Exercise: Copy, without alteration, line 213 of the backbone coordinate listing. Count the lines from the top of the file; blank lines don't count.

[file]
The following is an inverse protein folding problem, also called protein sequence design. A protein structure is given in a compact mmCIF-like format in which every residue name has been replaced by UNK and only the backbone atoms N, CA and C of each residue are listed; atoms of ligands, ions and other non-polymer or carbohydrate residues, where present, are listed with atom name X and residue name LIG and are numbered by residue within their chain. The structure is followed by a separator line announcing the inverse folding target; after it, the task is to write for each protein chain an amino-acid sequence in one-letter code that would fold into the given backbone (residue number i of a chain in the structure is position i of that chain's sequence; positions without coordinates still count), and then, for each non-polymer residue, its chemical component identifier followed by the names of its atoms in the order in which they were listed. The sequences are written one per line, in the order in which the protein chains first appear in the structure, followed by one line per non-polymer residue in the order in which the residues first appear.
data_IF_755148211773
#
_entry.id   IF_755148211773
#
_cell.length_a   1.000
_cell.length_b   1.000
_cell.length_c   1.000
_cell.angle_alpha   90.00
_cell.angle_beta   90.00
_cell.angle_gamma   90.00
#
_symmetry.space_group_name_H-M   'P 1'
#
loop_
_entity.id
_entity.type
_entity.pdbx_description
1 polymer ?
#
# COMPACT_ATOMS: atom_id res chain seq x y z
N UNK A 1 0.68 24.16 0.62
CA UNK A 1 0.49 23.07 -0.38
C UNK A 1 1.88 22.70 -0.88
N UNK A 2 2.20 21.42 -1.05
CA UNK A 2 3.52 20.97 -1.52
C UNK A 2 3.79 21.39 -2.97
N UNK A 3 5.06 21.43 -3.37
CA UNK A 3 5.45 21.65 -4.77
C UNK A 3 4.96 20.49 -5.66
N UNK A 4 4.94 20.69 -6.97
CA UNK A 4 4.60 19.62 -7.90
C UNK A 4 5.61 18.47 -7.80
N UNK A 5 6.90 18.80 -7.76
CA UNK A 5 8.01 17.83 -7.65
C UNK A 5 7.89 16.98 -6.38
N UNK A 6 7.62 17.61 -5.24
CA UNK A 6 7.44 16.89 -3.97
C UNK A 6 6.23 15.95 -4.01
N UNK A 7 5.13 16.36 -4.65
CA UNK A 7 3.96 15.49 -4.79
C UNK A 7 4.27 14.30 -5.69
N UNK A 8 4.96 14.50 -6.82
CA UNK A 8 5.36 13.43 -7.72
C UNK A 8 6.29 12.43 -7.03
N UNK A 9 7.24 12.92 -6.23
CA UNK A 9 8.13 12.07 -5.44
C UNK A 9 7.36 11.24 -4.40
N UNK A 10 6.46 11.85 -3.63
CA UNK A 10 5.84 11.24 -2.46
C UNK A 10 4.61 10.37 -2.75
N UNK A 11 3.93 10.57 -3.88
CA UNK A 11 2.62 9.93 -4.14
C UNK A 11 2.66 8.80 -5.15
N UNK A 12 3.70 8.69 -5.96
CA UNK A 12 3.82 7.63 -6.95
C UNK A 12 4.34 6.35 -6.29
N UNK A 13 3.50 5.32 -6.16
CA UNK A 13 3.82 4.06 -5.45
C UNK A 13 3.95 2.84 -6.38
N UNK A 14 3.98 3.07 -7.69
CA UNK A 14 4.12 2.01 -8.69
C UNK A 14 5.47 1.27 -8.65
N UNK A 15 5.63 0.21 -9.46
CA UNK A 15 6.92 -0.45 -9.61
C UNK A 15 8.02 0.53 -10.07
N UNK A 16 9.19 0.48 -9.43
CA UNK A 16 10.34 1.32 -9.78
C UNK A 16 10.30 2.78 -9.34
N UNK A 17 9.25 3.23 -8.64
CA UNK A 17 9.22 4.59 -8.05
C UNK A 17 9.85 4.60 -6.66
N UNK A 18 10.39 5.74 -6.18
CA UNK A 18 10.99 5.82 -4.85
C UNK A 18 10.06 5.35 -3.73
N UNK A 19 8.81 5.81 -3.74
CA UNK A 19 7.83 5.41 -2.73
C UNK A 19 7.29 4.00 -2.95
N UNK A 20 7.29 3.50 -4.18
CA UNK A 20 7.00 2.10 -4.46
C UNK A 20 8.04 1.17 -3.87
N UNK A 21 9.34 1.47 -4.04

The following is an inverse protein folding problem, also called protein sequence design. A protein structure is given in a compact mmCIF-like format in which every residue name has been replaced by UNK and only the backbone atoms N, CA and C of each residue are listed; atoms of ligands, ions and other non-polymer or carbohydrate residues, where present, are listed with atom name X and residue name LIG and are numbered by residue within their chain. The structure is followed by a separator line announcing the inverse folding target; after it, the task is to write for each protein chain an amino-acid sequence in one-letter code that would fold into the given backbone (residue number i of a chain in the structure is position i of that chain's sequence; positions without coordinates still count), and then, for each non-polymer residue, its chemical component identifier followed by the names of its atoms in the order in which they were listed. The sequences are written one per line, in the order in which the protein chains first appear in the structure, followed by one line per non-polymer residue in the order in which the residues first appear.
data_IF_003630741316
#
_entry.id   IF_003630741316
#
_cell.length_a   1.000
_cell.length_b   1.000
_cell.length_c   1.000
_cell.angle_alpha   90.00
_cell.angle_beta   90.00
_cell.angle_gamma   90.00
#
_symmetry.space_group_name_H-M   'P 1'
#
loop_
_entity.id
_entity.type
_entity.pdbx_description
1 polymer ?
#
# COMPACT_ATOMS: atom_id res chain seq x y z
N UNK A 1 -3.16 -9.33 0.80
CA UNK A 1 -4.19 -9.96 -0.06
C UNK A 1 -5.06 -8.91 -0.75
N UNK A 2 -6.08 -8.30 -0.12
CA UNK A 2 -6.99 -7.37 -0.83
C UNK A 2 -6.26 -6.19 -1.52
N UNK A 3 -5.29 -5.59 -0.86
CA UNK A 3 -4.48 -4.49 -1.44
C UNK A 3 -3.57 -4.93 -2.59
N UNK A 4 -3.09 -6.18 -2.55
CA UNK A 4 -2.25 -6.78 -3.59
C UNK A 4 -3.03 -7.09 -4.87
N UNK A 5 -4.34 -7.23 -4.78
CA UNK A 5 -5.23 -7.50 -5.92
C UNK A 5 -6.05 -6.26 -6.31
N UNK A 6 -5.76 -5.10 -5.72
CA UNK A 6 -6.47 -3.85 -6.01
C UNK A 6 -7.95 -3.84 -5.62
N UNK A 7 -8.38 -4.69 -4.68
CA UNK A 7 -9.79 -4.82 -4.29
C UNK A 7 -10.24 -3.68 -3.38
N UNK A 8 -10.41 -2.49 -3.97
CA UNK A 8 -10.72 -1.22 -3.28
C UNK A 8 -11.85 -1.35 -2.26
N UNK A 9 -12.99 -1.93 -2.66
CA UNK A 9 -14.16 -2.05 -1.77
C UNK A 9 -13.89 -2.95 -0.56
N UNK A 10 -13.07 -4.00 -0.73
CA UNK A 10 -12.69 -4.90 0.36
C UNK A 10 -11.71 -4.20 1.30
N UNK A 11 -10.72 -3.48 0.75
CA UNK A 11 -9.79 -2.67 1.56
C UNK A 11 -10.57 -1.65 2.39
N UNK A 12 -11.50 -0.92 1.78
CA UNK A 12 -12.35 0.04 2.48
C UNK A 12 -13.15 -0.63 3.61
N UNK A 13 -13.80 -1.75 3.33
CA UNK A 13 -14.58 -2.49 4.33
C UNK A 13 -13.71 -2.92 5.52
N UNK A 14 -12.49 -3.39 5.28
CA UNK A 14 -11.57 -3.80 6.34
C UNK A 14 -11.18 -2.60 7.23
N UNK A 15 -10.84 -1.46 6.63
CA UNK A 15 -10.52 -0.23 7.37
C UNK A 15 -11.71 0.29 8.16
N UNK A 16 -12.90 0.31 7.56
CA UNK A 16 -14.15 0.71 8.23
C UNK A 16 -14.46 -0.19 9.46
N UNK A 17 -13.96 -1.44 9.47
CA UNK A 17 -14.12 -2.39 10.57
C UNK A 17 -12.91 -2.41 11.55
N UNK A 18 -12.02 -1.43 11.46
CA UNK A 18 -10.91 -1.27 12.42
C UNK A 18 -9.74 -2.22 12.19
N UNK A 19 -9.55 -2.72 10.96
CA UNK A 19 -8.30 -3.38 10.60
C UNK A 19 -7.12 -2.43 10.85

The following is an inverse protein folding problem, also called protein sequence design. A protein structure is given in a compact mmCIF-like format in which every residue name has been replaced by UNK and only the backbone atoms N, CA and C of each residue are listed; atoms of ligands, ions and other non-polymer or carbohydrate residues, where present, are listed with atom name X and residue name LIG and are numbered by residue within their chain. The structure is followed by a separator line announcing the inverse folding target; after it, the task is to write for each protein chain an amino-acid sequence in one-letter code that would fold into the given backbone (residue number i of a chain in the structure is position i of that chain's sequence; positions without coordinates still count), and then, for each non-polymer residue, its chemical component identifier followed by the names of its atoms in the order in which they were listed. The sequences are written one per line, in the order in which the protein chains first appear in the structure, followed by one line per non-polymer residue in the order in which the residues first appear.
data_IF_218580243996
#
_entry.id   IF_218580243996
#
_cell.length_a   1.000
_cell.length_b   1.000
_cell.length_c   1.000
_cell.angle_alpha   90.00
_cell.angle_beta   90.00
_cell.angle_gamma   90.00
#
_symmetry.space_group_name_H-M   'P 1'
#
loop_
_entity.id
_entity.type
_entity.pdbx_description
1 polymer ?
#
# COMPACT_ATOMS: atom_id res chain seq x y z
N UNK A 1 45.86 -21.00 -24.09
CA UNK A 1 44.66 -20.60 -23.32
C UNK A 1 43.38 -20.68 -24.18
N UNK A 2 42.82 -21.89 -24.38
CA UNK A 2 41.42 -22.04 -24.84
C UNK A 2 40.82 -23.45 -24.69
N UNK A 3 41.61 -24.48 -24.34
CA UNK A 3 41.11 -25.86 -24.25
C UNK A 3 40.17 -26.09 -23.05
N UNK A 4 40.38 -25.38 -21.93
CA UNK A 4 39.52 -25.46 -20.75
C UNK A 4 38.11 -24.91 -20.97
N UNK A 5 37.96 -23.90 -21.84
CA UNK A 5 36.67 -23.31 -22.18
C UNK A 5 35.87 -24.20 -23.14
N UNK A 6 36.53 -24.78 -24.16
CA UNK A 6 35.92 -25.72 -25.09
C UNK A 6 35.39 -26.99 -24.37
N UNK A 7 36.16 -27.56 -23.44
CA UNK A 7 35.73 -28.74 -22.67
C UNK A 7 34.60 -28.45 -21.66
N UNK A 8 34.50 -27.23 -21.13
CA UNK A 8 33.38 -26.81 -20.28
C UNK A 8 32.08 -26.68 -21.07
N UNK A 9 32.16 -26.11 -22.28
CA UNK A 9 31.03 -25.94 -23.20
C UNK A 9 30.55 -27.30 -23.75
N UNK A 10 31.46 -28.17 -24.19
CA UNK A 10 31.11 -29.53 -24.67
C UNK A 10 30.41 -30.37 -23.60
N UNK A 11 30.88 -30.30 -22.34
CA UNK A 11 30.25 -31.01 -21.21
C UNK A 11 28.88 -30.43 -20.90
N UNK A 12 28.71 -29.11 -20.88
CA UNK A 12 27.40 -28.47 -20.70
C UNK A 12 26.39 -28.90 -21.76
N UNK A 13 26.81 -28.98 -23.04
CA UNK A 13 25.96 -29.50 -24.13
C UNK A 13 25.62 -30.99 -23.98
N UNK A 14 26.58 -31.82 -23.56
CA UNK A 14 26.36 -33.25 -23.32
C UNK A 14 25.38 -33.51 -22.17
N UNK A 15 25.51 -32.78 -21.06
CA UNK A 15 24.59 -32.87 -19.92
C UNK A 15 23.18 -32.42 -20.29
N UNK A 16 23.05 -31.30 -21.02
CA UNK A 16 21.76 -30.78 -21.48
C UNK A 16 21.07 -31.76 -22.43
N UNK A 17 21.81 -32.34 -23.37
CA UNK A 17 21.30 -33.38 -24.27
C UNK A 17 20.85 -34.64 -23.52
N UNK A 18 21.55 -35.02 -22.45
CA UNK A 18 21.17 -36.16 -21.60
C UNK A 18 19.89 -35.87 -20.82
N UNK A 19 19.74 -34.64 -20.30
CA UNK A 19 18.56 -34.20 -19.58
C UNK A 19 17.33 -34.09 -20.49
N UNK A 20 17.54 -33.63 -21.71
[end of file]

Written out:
CA UNK A 11 30.25 -31.01 -21.21